So on a life-cycle basis, it winds up being a wash -- you subsize when you are young and/or health, and you get subsidized when you are older and sicker.


Albany, N.Y.: Why do all these free plans have to fall on the backs of the working man?

Steven Pearlstein: Ah, another falsehood. What free plans are you talking about? There's Medicaid for the poor, which is free, but that exists now. Most of the stuff being debated now is requiring people to buy insurance and providing some subsidies for people who aren't poor enough to qualify for Medicaid but aren't rich enough to afford a $10,000 family policy. If you lost your job and fell into that category, wouldn't you like it if you could still have health care? And doesn't it make you feel more secure knowing that if you lose your job, you won't lose your health insurance?


Toronto: A doctor I know who now practices in the U.S. but prior to that worked in Canada told me that there are major differences in terms of treatment, i.e. more is better in the U.S. For example, a patient complaining of sciatica in Canada would be told to take painkillers for a month, by which time the sciatica might go away by itself. In the U.S., the doctor would immediately schedule an MRI, a steroid epidural and then possibly surgery, which doesn't necessarily have better outcomes than the Canadian approach and could carry a much higher risk. Is this a cultural difference or more a function of money-driven medicine?

Steven Pearlstein: That's a good question, a good example, and the answer to your question is yes -- its a matter of both economic incentives and the culture that has grown up around medicine and the expectations that the culture creates among both doctors and patients. If you focus purely on the outcomes, the Canadian system is better -- it gets better health for a lot less money.


Laurel, Md.: Steven, In reading conservative columnists, the one thing they seem to want to reform about health care is torts, which I heard Charles Krauthammer claim on the radio would save $200 billion/yr.

If that was included in a health reform bill, would the savings be passed on to consumers/patients/taxpayers; or is this a bunch more pro-wealthy economics to enrich doctors and insurers?

Steven Pearlstein: The number is grossly inflated, based on a survey of -- guess what? -- doctors, who of course think the malpractice system is the greatest evil ever to hit the face of the earth.

Look, the malpractice system is badly flawed and some caps on punitive and non-economic damages would be a really good idea, along with special courts and arbitration procedures to handle these things, as Charles suggests. But we have some natural experiments in states that have already done tort reform, and it doesn't yield anywhere near the savings that Charles and others claim. And that is supported by many academic studies and the Congressional Budget Office's review of the literature.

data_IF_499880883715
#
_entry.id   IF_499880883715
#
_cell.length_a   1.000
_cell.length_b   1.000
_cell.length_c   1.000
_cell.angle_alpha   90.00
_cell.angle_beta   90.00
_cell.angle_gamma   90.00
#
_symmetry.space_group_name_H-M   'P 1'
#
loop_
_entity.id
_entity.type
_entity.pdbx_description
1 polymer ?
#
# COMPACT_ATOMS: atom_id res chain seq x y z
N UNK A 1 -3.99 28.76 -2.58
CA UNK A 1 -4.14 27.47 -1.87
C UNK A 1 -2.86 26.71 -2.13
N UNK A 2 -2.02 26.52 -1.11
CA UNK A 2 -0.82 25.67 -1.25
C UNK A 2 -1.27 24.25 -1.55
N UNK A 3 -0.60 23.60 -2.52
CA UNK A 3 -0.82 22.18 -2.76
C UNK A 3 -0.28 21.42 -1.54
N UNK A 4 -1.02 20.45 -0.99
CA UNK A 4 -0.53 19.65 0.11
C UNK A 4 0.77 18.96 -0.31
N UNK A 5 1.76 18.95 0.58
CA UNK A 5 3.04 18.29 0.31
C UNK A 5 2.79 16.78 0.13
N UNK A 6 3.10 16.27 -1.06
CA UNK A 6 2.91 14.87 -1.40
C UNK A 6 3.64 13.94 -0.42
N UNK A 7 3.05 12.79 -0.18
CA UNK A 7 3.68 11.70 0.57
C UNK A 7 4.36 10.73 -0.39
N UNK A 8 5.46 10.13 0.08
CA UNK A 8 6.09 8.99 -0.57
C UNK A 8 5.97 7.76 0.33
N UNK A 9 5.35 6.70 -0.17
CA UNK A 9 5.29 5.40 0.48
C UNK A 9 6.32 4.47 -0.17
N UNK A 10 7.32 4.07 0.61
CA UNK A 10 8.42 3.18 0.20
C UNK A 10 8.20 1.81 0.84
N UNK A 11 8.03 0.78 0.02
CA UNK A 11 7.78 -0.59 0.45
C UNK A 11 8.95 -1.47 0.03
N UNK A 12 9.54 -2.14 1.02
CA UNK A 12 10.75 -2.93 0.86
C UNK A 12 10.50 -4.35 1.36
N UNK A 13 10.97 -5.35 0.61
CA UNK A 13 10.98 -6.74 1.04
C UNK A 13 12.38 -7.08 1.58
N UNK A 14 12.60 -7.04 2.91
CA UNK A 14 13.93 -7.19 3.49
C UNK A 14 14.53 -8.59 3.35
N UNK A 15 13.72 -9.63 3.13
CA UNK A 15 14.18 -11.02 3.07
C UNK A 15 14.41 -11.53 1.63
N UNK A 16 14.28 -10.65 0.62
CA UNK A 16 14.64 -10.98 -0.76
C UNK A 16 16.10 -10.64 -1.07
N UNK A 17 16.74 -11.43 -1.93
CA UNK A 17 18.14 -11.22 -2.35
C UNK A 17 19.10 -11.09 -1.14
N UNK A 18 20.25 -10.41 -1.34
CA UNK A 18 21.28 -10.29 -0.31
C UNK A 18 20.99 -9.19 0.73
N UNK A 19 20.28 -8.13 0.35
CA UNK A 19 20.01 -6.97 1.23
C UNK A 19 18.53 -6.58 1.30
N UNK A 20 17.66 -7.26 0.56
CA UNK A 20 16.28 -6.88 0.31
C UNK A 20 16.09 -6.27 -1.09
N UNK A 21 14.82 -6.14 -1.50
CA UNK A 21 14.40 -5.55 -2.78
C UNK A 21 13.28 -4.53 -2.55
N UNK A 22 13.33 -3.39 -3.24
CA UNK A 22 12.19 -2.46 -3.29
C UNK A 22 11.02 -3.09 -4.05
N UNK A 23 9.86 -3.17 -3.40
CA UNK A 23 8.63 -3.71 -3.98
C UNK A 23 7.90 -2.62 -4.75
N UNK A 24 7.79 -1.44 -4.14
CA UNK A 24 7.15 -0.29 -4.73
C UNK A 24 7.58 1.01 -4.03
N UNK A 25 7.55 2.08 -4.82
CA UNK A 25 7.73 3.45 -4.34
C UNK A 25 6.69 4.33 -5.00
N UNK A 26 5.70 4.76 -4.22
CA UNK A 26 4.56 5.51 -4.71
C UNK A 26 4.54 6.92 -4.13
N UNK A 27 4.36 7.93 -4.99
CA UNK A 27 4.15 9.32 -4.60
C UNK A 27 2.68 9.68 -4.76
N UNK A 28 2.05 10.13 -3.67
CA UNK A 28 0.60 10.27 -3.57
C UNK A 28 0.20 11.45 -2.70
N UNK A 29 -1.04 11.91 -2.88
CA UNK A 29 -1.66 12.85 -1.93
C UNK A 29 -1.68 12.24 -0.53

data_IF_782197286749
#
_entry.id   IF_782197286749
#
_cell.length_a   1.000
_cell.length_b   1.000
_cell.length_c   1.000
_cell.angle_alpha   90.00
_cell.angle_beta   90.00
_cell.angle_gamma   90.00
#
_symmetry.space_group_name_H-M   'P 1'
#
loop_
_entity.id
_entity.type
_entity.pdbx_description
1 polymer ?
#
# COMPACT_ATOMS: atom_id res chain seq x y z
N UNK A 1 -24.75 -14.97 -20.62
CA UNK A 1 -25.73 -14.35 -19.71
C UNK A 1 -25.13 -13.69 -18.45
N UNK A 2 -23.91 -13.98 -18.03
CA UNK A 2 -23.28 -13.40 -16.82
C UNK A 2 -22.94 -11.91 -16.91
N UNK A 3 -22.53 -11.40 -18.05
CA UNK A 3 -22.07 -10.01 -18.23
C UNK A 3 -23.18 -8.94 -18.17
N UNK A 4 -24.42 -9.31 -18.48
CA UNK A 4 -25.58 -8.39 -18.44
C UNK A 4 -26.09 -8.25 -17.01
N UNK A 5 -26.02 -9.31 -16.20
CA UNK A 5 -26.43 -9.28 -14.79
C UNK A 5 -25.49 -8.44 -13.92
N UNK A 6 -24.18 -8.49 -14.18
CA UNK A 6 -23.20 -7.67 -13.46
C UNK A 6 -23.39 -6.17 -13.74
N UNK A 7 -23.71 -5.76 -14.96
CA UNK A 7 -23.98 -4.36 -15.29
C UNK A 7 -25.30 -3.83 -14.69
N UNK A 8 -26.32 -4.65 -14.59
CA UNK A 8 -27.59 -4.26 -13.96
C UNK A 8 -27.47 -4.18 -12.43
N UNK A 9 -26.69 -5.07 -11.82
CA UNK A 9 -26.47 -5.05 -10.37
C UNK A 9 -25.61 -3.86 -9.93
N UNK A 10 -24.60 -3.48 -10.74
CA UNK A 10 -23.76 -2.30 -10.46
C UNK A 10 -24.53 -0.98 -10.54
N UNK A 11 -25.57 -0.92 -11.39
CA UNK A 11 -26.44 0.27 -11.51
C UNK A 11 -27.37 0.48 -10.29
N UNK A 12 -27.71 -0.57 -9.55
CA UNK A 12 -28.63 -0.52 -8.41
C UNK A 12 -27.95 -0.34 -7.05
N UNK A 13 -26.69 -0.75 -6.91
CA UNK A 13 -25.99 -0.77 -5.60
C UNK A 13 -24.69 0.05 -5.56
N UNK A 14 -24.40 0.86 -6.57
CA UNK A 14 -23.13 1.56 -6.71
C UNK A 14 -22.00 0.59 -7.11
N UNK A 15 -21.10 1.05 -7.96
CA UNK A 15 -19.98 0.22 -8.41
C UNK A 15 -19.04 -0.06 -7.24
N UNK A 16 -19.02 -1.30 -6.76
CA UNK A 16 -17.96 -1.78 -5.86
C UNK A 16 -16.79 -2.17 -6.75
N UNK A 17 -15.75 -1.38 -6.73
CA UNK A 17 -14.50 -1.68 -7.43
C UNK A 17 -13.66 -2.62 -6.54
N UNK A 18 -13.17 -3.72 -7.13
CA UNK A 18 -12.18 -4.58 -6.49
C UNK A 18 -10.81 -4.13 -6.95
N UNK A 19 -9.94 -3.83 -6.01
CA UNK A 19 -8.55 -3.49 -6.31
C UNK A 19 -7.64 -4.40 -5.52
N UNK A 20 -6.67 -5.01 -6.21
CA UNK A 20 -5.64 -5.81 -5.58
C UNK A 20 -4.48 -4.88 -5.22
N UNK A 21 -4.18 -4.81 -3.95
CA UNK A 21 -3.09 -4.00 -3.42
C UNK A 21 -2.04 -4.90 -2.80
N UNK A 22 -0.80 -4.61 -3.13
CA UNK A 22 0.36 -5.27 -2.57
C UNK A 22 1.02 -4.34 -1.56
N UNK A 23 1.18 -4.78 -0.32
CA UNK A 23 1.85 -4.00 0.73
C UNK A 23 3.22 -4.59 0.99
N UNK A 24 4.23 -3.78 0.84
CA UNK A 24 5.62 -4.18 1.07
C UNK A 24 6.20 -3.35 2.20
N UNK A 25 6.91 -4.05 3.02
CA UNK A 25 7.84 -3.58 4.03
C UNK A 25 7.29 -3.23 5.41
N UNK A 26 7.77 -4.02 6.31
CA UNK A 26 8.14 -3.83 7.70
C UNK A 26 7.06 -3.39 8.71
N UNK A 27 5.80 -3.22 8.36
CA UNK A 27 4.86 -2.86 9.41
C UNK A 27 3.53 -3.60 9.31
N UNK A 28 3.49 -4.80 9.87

Arlington, Va.: While I'm usually a big fan of your columns, I don't understand your conclusion in today's column, referring to President Obama:

"And at some point he needs to look straight into the eyes of those who would have him fail and promise to do whatever it takes to break the partisan stranglehold..."

Two questions for you: first, how can he compromise with those who have declared that they want him to fail? (Unhelpful attitude) The Republicans' plans for health-care reform seem to be all about tax cuts (no surprise there) and tort reform. (Miles apart on substance) Where is the room for compromise? Second, for the sake of argument, how much negotiating leverage would Obama gain if he introduced tort reform into the mix?


Steven Pearlstein: For Republican legislators who basically take the stance that they will agree to no reform other than their faux-reform, there is no compromising. But you have to understand that there is plenty of disagreement among Democrat legislators themselves about a lot of these issues, and there is plenty of disagreement among Democratic and Republican and independent voters who actually want some sort of reform. Your mistake is assuming that the Republican leadership are the only people who need to be compromised with. There are lots of other people out there who need to be "negotiated" with before a national consensus can be forged. You are spending too much time listening to Paul Krugman and reading the Daily Kos.


Ashland, Mo.: Isn't a big part of the health care discussion a result of (mis)characterizing the issue as people having made bad choices so the government is going to make them for you? For example, "Hey, you 25 year old who chose not to buy insurance, you might get sick, so buy insurance or pay a fine. Hey, you older person, one more dialysis treatment isn't cost effective, so you don't get it. Hey you other people with insurance, you have yours, but others don't, and you have to be a good Samaritan whether you like it or not."

Steven Pearlstein: Well, you are on to an important point. Sometimes people don't make the right choices -- not just the right choices for themselves, but choices that impose burdens on the rest of society.